Board issues consumer alert on use of non-prescription contact lenses

As consumers prepare for Halloween, the Virginia Board of Optometry joins the U.S. Food and Drug Administration to caution against the use of non-corrective, decorative contact lenses sold without a prescription or proper fitting by a licensed eye care professional.

According to the FDA, improperly fitted and poor quality decorative contact lenses present a risk for blindness and other eye injury.  The FDA reports that many places illegally sell decorative contact lenses without valid prescriptions and states that consumers should never buy lenses from unauthorized distributors such as street vendors, beach shops, flea markets, beauty supply stores or salons and tattoo parlors. Medical practitioners report an uptick in the number of patients being treated for damage to their eyes. Health hazards include scratched cornea, corneal infection, decreased vision and allergic reaction that can cause permanent loss of sight.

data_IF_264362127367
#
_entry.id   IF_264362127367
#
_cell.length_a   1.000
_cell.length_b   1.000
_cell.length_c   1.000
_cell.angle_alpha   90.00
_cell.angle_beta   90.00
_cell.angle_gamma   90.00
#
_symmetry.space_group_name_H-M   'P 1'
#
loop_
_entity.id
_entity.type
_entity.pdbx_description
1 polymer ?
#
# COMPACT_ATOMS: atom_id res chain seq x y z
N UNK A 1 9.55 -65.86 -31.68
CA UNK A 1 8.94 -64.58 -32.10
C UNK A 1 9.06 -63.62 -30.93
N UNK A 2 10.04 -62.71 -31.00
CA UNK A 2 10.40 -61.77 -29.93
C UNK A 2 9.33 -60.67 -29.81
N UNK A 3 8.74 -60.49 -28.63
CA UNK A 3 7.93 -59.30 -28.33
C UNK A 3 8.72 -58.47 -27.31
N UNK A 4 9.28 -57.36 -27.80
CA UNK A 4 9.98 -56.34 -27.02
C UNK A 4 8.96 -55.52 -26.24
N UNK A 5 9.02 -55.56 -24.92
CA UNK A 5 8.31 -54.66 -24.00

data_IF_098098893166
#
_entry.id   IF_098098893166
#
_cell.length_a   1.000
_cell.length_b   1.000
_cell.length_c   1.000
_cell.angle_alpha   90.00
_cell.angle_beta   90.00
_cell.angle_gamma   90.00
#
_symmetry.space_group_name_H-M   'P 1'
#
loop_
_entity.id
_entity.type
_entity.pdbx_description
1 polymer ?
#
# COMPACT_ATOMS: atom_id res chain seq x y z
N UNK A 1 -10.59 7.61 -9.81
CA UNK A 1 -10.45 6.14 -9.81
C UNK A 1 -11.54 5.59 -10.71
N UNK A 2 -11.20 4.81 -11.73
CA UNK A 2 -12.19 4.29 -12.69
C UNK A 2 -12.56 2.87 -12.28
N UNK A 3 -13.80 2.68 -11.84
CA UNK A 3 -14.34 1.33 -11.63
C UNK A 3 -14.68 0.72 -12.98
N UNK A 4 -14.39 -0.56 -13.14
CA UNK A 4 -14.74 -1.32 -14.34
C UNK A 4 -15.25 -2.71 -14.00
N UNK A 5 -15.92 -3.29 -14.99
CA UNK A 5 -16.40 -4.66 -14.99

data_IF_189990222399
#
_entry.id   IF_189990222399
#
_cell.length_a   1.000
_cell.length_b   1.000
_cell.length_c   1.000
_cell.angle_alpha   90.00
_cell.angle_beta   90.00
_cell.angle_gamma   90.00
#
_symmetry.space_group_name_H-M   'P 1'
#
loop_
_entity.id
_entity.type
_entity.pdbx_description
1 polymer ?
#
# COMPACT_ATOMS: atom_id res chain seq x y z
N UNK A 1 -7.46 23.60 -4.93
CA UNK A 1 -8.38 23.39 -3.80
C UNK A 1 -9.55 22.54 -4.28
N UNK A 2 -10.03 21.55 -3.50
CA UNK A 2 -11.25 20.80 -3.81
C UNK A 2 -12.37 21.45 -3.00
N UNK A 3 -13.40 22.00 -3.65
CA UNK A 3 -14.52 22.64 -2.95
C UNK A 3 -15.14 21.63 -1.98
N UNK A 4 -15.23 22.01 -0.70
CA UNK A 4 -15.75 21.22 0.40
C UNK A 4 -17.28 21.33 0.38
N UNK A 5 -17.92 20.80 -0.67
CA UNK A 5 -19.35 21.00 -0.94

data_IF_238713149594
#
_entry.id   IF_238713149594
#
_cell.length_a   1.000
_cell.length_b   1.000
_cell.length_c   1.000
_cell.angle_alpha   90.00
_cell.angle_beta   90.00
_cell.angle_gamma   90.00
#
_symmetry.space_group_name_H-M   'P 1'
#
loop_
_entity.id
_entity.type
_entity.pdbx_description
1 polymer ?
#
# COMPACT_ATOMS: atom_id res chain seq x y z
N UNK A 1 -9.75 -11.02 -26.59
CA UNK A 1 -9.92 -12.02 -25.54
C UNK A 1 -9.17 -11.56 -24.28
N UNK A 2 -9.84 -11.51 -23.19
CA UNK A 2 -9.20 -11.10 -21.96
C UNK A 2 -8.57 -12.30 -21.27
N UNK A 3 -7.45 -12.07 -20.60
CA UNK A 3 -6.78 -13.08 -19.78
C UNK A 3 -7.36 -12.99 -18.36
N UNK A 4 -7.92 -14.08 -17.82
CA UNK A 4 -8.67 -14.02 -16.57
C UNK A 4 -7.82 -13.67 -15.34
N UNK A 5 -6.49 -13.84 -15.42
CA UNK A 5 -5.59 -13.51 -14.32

Consumers are advised to contact MedWatch, the FDA voluntary reporting program at www.fda.gov/Safety/MedWatch/HowToReport/default.htm  or by phone at 1-800-FDA-1088 to report a problem linked to the use of cosmetic contact lenses.

The Virginia Board of Optometry, which licenses, regulates and disciplines 1,600 optometrists, recommends consumers follow these FDA tips when purchasing contact lenses.

·         Get an eye exam from a licensed eye care practitioner

·         Get a valid prescription from a licensed eye care practitioner

·         Only buy contact lenses from a seller that requires a prescription

·         Follow contact lens care instructions

·         Seek medical attention if eyes are sore or red or a decrease in vision is noticed after use of contact lenses

·         Never share contact lenses

The FDA is responsible for protecting public health by assuring the safety, effectiveness, and security of human and veterinary drugs, vaccines and other biological products, medical devices, our nation’s food supply, cosmetics, dietary supplements, and products that give off radiation.

The Virginia Board of Optometry is one of 13 health regulatory boards that together compose the Department of Health Professions (DHP) to ensure safe and competent patient care by licensing health professionals, enforcing standards of practice, and providing information to health care practitioners and the public.


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